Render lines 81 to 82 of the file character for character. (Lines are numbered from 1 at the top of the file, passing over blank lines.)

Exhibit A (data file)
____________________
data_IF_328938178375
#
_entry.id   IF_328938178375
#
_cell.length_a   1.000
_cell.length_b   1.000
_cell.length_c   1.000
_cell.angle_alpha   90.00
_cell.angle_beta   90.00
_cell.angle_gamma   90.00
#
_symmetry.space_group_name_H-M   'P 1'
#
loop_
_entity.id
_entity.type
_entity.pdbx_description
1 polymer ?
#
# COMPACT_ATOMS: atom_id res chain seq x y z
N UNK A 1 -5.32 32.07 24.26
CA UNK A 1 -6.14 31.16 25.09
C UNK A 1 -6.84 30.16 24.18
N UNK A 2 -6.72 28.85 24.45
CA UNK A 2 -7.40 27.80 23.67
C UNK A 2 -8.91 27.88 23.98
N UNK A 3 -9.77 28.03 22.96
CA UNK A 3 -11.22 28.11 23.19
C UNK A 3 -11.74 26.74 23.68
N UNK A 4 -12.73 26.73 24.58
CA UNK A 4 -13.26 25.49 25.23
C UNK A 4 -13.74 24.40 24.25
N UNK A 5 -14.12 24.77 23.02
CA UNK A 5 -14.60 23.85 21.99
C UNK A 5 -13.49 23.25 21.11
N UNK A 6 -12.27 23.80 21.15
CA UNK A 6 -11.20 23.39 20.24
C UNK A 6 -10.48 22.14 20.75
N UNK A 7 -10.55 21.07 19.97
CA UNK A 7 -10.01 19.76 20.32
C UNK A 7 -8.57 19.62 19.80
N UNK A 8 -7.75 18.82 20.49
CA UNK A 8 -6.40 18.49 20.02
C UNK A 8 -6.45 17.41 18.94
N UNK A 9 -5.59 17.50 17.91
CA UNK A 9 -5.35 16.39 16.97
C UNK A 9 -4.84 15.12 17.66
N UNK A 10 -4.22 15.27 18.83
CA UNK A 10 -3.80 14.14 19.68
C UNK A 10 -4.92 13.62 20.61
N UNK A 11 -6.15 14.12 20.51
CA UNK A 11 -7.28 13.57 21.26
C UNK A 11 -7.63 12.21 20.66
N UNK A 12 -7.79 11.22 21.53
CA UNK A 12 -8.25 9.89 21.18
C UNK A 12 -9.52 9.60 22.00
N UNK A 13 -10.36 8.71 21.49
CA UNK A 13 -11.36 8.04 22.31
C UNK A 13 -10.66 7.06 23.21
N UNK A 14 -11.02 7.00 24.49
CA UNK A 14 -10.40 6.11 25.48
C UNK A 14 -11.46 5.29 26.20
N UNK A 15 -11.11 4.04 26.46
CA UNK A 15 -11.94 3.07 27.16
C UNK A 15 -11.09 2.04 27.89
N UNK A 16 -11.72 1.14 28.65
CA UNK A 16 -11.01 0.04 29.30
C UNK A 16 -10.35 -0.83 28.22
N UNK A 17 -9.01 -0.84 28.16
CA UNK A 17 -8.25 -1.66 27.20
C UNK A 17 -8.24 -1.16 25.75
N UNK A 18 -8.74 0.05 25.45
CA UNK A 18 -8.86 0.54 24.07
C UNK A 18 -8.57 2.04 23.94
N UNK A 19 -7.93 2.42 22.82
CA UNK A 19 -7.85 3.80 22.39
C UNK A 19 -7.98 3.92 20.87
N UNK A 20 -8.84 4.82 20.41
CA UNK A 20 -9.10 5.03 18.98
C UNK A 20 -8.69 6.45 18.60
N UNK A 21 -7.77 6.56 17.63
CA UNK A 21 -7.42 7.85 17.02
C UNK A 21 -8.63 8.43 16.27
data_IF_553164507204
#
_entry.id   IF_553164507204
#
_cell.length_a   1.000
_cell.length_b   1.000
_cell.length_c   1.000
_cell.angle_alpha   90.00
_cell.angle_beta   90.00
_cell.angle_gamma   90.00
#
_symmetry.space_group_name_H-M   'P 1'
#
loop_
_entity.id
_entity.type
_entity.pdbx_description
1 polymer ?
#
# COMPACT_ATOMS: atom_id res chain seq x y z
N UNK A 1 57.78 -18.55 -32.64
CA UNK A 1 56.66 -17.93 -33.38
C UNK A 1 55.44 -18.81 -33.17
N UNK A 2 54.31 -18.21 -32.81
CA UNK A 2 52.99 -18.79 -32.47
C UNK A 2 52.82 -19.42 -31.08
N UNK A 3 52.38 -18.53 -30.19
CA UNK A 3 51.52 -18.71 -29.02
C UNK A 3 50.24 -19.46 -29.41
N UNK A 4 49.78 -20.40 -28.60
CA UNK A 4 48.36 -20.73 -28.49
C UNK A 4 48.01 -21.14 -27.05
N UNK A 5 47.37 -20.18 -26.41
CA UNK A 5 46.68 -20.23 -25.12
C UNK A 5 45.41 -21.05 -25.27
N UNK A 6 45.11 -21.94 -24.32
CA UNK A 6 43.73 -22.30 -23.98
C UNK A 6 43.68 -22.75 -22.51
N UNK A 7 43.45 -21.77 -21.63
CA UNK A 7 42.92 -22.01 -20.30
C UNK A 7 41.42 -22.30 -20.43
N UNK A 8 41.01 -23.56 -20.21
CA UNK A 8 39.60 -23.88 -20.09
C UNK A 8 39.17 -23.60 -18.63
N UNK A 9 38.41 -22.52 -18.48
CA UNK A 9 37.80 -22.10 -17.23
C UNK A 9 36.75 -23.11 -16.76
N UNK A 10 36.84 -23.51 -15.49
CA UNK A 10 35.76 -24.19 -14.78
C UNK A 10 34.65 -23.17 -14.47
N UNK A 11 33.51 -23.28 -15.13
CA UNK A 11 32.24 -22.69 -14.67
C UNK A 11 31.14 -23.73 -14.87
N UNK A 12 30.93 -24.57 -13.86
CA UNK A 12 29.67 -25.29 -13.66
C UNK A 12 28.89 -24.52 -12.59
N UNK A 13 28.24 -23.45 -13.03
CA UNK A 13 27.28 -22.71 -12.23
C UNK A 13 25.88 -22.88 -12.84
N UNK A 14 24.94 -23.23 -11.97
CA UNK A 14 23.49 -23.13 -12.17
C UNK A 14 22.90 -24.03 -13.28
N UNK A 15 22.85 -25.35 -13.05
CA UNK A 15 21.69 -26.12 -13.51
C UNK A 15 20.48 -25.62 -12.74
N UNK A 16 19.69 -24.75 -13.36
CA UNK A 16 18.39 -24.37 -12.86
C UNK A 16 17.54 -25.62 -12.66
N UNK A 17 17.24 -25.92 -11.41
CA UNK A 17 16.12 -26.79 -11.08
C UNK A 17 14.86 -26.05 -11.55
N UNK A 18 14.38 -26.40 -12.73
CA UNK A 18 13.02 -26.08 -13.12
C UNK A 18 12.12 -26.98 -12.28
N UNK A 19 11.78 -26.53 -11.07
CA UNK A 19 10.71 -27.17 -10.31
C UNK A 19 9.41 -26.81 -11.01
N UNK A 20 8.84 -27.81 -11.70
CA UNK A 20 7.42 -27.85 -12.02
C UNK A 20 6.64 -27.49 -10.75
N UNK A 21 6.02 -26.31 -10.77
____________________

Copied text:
N UNK A 21 -7.77 6.56 17.63
CA UNK A 21 -7.42 7.85 17.02